FIG. 4 is a cross sectional view of the port hopper, with the vertical cutting plane dividing the hopper midway through the driveshaft. The flights of the auger remain in full view and appear as seen from the side, and are not divided by the vertical cutting plane that divides the hopper.

FIG. 5 is a top view of the hopper assembly with the protective screens removed to allow an unobstructed view of the auger assemblies.

FIG. 6 is a cross sectional front view of the hopper assembly, with the full auger assemblies in view.

FIG. 7 is a port side full view with hidden hopper lines shown.

FIG. 8 is a top view of the hopper assembly, to further detail the components shown in FIG. 7.

FIG. 9 is a rear view of the hopper assembly.

FIG. 10 is a front view of the hopper assembly.

FIG. 11 is a front starboard isometric view of the hopper/jacket assembly and the framework assembly.

FIG. 12 is a front port isometric view of the hopper/jacket assembly and the framework assembly.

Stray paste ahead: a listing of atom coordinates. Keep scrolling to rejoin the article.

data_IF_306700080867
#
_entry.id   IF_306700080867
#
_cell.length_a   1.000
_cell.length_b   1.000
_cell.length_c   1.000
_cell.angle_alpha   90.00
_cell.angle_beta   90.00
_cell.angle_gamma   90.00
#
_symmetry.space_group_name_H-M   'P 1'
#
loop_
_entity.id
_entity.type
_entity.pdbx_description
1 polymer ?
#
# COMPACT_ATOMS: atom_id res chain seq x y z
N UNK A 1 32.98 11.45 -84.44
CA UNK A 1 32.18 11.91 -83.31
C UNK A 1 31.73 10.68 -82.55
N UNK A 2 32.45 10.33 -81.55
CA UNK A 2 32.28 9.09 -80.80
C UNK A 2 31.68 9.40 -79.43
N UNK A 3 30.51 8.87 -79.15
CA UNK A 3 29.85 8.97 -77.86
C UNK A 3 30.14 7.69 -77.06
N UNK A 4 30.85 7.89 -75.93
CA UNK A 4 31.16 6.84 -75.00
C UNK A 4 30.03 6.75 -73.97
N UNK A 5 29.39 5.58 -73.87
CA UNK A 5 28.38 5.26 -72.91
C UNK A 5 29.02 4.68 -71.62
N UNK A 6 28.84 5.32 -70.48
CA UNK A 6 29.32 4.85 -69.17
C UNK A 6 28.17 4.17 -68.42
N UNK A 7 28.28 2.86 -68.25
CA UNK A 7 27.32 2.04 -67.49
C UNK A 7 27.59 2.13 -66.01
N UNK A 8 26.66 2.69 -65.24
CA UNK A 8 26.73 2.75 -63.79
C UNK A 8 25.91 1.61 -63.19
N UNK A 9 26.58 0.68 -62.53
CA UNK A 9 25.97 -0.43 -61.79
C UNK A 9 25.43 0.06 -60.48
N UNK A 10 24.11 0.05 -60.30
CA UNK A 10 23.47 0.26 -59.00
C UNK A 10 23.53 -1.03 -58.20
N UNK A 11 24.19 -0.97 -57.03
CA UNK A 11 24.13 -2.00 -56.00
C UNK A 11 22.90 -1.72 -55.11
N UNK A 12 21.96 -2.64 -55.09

FIG. 13 is a rear port isometric view of the hopper/jacket assembly and the framework assembly.

FIG. 14 is a front port partial isometric view of the jacket/reservoir assembly.

FIG. 15 is a rear port isometric view showing the protective shrouds and electrical box in place.

FIG. 16 is a front starboard isometric view showing the protective shrouds and covers in place.

FIG. 17 is an isometric view of the static mixer frame.

FIG. 17 a an an isometric view of the static mixer frame of FIG. 17 from a different perspective.

FIG. 18 is an isometric view of the static mixer with the static mixer frame of FIGS. 17 and 17 a.

FIG. 18 a is another view of the static mixer and static mixer frame of FIG. 18.

FIG. 18 b is a plan view of the mixing element.

DESCRIPTION

The present invention is an apparatus for pumping and mixing high aggregate plural components of differing viscosities. It is particularly well suited for, but not limited to, pumping two-part epoxy with sand mixed as the aggregate. The apparatus comprises a system having at least two hoppers for receiving the components and aggregate, augers within the hoppers, piston pumps for each component, hydraulic fluid reservoir with heating and cooling jacket, and a clear static mixer. Other features that may be beneficial include a framework assembly, electric motor, hydraulic pump powered by the electric motor, reciprocating hydraulic drive piston, potentiometer control panel, valve block, hydraulic drive motors for the augers, electrical control unit, air cooling unit in the form of a radiator and fan, water cooling unit heat exchanger, fluid level sensor, temperature sensor, pressure sensor, voltage sensor, and connecting valves, piping, hoses, flanges, and connectors.